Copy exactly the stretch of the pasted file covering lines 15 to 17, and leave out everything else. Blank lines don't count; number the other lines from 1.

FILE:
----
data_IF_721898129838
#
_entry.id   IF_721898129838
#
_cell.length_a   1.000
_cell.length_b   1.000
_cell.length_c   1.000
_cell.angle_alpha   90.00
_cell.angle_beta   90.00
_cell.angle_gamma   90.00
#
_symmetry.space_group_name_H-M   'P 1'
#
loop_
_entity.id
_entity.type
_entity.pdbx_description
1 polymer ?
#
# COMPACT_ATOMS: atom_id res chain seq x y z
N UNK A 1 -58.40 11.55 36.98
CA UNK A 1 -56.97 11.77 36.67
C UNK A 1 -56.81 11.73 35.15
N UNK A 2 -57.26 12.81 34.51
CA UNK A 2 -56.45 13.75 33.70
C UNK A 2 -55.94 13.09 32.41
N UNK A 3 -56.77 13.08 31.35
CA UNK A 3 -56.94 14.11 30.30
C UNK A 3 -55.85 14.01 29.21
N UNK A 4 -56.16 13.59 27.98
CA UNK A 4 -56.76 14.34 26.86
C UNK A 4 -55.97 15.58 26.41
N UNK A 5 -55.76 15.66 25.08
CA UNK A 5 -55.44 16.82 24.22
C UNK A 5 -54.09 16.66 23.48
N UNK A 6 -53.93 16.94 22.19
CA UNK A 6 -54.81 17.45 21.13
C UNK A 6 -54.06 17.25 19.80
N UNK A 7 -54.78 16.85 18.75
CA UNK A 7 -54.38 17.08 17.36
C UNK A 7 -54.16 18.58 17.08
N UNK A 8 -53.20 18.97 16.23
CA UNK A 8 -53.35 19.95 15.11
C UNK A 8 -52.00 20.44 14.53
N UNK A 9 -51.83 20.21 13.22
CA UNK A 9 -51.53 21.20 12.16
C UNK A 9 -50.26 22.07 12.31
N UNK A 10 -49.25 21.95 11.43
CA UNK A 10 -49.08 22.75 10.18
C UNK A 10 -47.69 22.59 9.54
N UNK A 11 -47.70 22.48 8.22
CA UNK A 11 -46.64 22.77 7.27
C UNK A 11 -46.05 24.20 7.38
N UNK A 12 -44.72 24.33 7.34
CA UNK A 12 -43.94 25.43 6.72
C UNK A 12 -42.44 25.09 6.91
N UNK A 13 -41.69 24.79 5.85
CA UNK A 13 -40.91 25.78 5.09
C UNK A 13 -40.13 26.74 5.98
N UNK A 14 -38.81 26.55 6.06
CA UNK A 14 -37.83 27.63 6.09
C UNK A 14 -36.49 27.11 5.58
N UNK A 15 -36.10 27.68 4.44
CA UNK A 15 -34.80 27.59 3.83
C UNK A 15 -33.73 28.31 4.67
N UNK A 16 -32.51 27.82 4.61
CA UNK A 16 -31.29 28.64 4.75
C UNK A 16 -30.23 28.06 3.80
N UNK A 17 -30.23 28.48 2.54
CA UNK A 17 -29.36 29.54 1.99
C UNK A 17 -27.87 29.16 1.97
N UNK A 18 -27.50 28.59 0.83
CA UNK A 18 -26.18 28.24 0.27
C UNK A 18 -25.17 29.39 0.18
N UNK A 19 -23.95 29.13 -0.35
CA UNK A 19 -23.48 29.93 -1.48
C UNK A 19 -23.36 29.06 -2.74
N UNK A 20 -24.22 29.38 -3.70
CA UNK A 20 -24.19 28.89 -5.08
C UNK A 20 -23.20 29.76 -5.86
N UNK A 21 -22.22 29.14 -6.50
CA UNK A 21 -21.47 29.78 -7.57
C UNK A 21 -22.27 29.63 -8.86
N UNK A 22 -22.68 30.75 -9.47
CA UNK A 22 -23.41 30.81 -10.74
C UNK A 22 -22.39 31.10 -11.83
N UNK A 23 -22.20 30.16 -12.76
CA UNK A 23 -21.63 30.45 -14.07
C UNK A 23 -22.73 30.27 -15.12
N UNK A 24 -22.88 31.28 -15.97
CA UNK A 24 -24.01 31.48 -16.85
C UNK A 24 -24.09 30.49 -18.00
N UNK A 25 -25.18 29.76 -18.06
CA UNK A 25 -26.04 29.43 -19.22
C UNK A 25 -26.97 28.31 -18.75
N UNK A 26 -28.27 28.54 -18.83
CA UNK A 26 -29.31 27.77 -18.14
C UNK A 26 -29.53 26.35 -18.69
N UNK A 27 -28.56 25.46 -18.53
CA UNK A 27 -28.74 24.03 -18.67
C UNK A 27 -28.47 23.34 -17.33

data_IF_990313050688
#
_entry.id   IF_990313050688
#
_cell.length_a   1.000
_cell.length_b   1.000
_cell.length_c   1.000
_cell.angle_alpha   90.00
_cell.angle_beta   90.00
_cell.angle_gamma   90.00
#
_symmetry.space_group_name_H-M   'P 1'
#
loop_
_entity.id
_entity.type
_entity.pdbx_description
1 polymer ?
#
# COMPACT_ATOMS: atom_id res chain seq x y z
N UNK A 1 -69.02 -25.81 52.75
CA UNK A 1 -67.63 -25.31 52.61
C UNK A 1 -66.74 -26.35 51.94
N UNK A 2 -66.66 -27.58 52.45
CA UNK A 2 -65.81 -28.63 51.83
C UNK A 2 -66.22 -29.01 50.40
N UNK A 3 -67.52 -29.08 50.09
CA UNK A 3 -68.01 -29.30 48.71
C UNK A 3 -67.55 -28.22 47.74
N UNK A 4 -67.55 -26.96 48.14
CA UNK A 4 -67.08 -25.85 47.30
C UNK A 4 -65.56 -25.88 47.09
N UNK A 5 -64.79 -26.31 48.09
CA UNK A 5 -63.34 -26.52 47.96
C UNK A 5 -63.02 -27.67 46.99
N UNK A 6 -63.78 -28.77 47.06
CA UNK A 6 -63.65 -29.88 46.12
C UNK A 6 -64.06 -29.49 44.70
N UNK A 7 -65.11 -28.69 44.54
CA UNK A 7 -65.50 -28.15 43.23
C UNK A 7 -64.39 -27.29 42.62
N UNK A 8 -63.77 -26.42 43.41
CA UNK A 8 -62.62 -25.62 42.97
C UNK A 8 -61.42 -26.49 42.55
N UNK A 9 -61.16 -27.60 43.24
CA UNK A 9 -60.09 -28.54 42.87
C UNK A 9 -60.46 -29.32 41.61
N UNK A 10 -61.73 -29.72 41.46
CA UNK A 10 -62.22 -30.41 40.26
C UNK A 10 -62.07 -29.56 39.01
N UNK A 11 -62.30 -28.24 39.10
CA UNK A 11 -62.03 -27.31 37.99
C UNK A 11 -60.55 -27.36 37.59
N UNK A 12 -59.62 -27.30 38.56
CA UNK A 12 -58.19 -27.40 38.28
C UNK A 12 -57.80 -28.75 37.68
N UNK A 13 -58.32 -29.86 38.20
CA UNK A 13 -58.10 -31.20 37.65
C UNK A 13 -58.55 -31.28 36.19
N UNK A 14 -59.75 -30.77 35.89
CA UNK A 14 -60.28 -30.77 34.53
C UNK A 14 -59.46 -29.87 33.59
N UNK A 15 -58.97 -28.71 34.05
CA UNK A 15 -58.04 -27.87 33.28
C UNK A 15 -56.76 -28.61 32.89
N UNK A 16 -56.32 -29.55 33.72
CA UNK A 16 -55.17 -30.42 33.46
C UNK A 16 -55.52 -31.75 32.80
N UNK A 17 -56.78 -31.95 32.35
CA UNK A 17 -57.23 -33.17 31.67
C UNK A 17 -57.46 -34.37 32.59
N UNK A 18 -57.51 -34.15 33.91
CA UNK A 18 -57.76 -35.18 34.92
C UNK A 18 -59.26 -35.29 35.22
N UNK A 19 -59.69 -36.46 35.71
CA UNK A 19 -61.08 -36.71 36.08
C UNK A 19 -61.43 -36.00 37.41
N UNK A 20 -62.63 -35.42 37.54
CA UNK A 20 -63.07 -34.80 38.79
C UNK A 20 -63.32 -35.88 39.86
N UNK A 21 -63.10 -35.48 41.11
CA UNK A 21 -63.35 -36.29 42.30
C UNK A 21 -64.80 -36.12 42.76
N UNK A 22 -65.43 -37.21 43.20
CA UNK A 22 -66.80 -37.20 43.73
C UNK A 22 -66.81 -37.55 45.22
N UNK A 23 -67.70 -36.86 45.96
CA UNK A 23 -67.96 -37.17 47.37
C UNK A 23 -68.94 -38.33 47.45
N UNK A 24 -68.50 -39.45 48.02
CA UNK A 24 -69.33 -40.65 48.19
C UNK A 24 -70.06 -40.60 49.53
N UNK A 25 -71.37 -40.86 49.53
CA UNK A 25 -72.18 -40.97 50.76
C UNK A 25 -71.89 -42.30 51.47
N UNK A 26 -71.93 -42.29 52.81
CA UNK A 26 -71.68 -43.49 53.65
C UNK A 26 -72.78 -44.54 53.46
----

_entity.id
_entity.type
_entity.pdbx_description